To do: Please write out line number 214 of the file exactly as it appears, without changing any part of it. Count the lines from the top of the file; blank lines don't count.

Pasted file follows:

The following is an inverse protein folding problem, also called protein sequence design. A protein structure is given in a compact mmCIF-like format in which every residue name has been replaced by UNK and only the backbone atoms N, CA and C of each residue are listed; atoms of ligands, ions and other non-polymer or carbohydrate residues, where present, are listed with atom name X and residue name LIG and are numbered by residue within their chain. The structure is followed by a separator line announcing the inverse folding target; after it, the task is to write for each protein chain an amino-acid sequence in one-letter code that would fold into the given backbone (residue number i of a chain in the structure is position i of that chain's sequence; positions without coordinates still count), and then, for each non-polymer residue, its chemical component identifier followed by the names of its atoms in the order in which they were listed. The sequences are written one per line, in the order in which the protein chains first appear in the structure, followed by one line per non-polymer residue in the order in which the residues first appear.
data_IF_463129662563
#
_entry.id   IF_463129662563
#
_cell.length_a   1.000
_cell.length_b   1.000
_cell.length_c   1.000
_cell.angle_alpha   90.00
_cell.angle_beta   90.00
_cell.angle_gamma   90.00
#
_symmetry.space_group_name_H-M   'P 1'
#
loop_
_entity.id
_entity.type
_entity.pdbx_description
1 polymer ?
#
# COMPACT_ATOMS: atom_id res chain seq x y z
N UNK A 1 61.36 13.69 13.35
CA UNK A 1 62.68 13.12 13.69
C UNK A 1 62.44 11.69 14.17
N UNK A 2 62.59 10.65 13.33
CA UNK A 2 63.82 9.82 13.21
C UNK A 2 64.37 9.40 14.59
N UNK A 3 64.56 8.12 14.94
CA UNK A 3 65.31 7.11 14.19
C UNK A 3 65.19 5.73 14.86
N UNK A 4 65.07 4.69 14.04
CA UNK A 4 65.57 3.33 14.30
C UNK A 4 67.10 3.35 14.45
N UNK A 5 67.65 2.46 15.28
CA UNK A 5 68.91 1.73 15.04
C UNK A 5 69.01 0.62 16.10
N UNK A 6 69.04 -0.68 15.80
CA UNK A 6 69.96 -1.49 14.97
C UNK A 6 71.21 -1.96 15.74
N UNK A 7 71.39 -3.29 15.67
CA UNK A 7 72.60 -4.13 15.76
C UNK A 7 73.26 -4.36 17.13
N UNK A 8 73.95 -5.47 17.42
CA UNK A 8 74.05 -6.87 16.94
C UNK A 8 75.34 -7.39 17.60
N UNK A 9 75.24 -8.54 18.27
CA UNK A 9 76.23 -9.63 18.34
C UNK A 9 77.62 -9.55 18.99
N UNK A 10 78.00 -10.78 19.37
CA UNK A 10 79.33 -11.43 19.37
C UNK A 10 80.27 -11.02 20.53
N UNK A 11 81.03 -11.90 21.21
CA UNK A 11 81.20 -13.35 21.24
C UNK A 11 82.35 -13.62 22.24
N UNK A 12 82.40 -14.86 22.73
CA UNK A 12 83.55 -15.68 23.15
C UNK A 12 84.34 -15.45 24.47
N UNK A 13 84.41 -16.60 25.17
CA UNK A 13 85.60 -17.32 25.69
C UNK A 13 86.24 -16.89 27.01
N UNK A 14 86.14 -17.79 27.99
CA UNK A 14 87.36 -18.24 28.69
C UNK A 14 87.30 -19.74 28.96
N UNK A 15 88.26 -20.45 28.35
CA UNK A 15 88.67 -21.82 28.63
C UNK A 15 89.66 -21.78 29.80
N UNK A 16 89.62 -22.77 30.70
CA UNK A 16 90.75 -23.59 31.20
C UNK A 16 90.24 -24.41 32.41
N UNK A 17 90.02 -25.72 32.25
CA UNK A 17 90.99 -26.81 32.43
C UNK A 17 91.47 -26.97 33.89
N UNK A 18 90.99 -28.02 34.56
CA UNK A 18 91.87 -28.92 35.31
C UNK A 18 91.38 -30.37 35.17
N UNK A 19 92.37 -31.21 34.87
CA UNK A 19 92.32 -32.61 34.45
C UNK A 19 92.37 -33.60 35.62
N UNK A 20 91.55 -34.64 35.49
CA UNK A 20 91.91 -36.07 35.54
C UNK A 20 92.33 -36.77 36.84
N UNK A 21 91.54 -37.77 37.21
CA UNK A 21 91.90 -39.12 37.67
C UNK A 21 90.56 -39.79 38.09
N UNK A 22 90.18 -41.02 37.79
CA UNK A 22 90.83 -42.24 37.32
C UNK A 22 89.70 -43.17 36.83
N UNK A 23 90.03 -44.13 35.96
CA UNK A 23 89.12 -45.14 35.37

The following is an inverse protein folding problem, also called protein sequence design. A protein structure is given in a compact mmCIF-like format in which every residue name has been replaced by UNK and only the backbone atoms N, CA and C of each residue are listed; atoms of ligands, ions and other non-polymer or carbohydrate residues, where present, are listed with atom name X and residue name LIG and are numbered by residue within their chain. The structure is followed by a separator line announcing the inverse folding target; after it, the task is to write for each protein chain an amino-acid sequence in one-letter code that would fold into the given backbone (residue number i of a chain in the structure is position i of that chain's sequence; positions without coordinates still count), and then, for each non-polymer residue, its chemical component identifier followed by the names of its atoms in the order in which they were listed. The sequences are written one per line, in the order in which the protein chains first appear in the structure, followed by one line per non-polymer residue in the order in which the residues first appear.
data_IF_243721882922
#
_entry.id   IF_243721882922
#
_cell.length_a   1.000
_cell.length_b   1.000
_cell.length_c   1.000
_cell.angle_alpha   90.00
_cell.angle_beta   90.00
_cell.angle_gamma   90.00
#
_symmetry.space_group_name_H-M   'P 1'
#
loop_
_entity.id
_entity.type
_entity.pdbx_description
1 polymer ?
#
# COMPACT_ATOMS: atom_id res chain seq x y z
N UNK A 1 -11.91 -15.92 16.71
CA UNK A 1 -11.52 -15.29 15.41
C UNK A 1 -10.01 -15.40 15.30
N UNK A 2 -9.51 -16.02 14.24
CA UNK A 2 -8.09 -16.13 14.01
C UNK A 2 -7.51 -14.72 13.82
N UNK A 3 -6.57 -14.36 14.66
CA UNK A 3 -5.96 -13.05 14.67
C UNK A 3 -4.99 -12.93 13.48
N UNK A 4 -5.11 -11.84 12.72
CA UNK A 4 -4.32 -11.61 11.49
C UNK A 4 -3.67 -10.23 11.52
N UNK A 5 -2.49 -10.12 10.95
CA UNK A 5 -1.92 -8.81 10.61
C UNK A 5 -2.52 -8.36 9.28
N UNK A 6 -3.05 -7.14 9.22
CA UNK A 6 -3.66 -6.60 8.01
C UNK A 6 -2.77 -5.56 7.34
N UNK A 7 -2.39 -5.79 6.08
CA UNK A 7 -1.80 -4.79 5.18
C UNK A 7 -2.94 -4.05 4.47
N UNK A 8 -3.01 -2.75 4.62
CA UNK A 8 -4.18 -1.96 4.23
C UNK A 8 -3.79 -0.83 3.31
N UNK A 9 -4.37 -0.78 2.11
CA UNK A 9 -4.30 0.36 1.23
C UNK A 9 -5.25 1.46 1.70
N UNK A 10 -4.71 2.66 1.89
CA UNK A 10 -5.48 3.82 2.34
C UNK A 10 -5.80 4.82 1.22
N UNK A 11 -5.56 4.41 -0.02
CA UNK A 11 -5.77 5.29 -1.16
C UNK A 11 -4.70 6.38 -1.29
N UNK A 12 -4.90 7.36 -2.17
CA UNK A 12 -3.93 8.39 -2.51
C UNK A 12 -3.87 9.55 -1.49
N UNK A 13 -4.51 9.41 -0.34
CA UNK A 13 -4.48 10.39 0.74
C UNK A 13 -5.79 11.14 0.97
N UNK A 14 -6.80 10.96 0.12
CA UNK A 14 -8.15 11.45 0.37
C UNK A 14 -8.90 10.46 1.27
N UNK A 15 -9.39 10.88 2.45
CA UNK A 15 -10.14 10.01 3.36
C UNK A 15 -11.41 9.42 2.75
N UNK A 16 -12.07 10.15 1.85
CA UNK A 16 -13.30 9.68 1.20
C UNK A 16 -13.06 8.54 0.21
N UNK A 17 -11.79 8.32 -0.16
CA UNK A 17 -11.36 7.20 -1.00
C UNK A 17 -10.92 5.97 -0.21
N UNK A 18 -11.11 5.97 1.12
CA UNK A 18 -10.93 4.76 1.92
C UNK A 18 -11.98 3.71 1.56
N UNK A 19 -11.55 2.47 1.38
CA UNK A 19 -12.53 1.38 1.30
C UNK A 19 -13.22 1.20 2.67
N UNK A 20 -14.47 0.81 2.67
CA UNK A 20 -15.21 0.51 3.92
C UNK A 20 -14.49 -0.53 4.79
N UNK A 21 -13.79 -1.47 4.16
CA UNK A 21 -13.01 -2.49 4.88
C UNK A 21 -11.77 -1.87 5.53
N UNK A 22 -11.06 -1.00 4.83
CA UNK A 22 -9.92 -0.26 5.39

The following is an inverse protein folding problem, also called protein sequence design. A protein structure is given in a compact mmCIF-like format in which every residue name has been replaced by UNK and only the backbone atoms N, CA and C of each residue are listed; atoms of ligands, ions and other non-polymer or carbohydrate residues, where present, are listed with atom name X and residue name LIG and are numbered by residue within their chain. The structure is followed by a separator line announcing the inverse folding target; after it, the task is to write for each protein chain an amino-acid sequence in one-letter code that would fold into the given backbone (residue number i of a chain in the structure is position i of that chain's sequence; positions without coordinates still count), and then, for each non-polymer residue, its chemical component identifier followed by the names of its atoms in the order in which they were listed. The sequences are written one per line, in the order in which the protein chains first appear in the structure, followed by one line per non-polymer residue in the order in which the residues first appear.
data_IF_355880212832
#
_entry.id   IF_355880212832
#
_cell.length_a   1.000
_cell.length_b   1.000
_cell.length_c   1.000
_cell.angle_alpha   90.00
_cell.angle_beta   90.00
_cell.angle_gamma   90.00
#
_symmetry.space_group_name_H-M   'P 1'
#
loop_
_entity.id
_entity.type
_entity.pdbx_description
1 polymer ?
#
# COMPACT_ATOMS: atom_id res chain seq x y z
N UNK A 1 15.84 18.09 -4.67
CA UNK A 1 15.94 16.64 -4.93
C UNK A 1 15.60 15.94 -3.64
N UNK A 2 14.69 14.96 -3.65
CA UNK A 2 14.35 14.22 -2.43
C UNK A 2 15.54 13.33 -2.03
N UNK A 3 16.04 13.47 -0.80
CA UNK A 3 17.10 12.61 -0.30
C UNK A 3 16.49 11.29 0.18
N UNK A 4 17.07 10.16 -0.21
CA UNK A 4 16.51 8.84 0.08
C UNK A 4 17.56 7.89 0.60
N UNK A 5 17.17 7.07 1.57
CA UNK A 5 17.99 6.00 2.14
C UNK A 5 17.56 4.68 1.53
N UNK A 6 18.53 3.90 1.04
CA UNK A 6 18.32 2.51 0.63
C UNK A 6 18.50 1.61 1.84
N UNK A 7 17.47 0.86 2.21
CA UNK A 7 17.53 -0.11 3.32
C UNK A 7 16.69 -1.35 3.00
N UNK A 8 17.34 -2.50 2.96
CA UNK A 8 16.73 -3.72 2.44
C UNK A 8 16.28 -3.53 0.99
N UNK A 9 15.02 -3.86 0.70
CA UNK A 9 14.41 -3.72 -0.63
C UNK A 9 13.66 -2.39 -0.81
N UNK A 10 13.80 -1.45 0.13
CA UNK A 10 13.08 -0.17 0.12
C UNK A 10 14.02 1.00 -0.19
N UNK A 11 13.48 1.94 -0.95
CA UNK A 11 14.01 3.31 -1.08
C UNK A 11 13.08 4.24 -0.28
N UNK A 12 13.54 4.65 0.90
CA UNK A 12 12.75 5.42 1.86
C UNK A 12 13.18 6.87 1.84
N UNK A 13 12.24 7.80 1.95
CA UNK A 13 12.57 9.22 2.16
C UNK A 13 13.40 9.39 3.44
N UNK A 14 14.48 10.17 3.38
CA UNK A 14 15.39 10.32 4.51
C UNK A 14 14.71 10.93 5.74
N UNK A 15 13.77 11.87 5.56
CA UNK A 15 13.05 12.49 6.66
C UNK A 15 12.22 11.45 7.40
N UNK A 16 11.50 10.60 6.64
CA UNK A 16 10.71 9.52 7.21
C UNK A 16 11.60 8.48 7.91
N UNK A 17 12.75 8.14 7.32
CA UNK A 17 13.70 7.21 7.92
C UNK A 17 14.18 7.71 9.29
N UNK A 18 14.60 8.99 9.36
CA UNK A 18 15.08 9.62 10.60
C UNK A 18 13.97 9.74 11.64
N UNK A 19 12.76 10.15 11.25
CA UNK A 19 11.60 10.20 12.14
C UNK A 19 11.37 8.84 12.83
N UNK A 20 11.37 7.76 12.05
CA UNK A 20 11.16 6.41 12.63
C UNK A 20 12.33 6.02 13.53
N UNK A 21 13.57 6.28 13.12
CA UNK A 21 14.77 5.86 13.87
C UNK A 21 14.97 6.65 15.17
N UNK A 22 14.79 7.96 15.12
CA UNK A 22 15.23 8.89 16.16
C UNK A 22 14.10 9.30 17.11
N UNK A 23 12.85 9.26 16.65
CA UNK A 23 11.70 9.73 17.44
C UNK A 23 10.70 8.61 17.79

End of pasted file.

C UNK A 6 18.50 1.61 1.84